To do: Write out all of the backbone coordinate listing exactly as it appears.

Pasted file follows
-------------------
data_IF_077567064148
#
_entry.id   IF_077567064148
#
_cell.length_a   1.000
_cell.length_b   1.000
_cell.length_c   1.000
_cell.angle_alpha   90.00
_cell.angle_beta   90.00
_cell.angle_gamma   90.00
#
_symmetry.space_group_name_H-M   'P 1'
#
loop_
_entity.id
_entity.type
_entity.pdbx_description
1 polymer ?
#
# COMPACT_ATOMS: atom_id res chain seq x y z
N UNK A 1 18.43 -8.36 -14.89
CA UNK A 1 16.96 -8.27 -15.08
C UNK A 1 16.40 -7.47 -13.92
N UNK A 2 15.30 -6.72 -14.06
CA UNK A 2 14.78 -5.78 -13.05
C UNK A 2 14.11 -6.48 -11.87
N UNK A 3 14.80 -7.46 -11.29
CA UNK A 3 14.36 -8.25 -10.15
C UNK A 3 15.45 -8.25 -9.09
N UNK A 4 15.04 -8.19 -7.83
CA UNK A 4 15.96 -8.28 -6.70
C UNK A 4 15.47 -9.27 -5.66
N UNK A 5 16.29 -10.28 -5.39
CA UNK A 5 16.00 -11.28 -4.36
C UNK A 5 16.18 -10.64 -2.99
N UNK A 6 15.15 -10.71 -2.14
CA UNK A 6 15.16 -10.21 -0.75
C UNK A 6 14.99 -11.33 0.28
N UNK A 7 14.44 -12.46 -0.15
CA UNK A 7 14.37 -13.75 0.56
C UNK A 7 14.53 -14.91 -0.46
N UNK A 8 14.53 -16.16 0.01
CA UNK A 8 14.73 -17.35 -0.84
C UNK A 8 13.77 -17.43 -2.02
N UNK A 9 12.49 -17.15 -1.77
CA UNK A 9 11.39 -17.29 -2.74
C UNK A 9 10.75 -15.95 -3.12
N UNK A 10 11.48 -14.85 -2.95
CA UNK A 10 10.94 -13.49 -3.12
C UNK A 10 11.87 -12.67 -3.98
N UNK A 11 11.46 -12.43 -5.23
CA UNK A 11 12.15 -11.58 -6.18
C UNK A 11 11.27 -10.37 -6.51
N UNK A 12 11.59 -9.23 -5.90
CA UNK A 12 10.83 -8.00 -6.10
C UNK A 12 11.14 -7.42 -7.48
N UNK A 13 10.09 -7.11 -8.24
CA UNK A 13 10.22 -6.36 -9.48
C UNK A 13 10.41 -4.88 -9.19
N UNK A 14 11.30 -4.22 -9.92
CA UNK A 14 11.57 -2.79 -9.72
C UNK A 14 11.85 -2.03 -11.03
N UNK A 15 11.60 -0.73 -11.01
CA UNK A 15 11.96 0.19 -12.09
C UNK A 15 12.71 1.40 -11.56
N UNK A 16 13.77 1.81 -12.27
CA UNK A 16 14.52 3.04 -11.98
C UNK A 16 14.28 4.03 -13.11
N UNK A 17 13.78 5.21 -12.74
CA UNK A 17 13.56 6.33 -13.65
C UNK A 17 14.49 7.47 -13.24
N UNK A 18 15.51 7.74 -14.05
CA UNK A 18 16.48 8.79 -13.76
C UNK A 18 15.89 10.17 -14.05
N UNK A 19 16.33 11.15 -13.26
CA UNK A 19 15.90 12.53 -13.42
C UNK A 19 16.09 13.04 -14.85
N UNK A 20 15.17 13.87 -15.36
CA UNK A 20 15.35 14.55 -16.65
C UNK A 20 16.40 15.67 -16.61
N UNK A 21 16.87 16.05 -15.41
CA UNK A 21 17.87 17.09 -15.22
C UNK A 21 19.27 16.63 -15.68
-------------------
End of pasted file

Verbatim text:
data_IF_077567064148
#
_entry.id   IF_077567064148
#
_cell.length_a   1.000
_cell.length_b   1.000
_cell.length_c   1.000
_cell.angle_alpha   90.00
_cell.angle_beta   90.00
_cell.angle_gamma   90.00
#
_symmetry.space_group_name_H-M   'P 1'
#
loop_
_entity.id
_entity.type
_entity.pdbx_description
1 polymer ?
#
# COMPACT_ATOMS: atom_id res chain seq x y z
N UNK A 1 18.43 -8.36 -14.89
CA UNK A 1 16.96 -8.27 -15.08
C UNK A 1 16.40 -7.47 -13.92
N UNK A 2 15.30 -6.72 -14.06
CA UNK A 2 14.78 -5.78 -13.05
C UNK A 2 14.11 -6.48 -11.87
N UNK A 3 14.80 -7.46 -11.29
CA UNK A 3 14.36 -8.25 -10.15
C UNK A 3 15.45 -8.25 -9.09
N UNK A 4 15.04 -8.19 -7.83
CA UNK A 4 15.96 -8.28 -6.70
C UNK A 4 15.47 -9.27 -5.66
N UNK A 5 16.29 -10.28 -5.39
CA UNK A 5 16.00 -11.28 -4.36
C UNK A 5 16.18 -10.64 -2.99
N UNK A 6 15.15 -10.71 -2.14
CA UNK A 6 15.16 -10.21 -0.75
C UNK A 6 14.99 -11.33 0.28
N UNK A 7 14.44 -12.46 -0.15
CA UNK A 7 14.37 -13.75 0.56
C UNK A 7 14.53 -14.91 -0.46
N UNK A 8 14.53 -16.16 0.01
CA UNK A 8 14.73 -17.35 -0.84
C UNK A 8 13.77 -17.43 -2.02
N UNK A 9 12.49 -17.15 -1.77
CA UNK A 9 11.39 -17.29 -2.74
C UNK A 9 10.75 -15.95 -3.12
N UNK A 10 11.48 -14.85 -2.95
CA UNK A 10 10.94 -13.49 -3.12
C UNK A 10 11.87 -12.67 -3.98
N UNK A 11 11.46 -12.43 -5.23
CA UNK A 11 12.15 -11.58 -6.18
C UNK A 11 11.27 -10.37 -6.51
N UNK A 12 11.59 -9.23 -5.90
CA UNK A 12 10.83 -8.00 -6.10
C UNK A 12 11.14 -7.42 -7.48
N UNK A 13 10.09 -7.11 -8.24
CA UNK A 13 10.22 -6.36 -9.48
C UNK A 13 10.41 -4.88 -9.19
N UNK A 14 11.30 -4.22 -9.92
CA UNK A 14 11.57 -2.79 -9.72
C UNK A 14 11.85 -2.03 -11.03
N UNK A 15 11.60 -0.73 -11.01
CA UNK A 15 11.96 0.19 -12.09
C UNK A 15 12.71 1.40 -11.56
N UNK A 16 13.77 1.81 -12.27
CA UNK A 16 14.52 3.04 -11.98
C UNK A 16 14.28 4.03 -13.11
N UNK A 17 13.78 5.21 -12.74
CA UNK A 17 13.56 6.33 -13.65
C UNK A 17 14.49 7.47 -13.24
N UNK A 18 15.51 7.74 -14.05
CA UNK A 18 16.48 8.79 -13.76
C UNK A 18 15.89 10.17 -14.05
N UNK A 19 16.33 11.15 -13.26
CA UNK A 19 15.90 12.53 -13.42
C UNK A 19 16.09 13.04 -14.85
N UNK A 20 15.17 13.87 -15.36
CA UNK A 20 15.35 14.55 -16.65
C UNK A 20 16.40 15.67 -16.61
N UNK A 21 16.87 16.05 -15.41
CA UNK A 21 17.87 17.09 -15.22
C UNK A 21 19.27 16.63 -15.68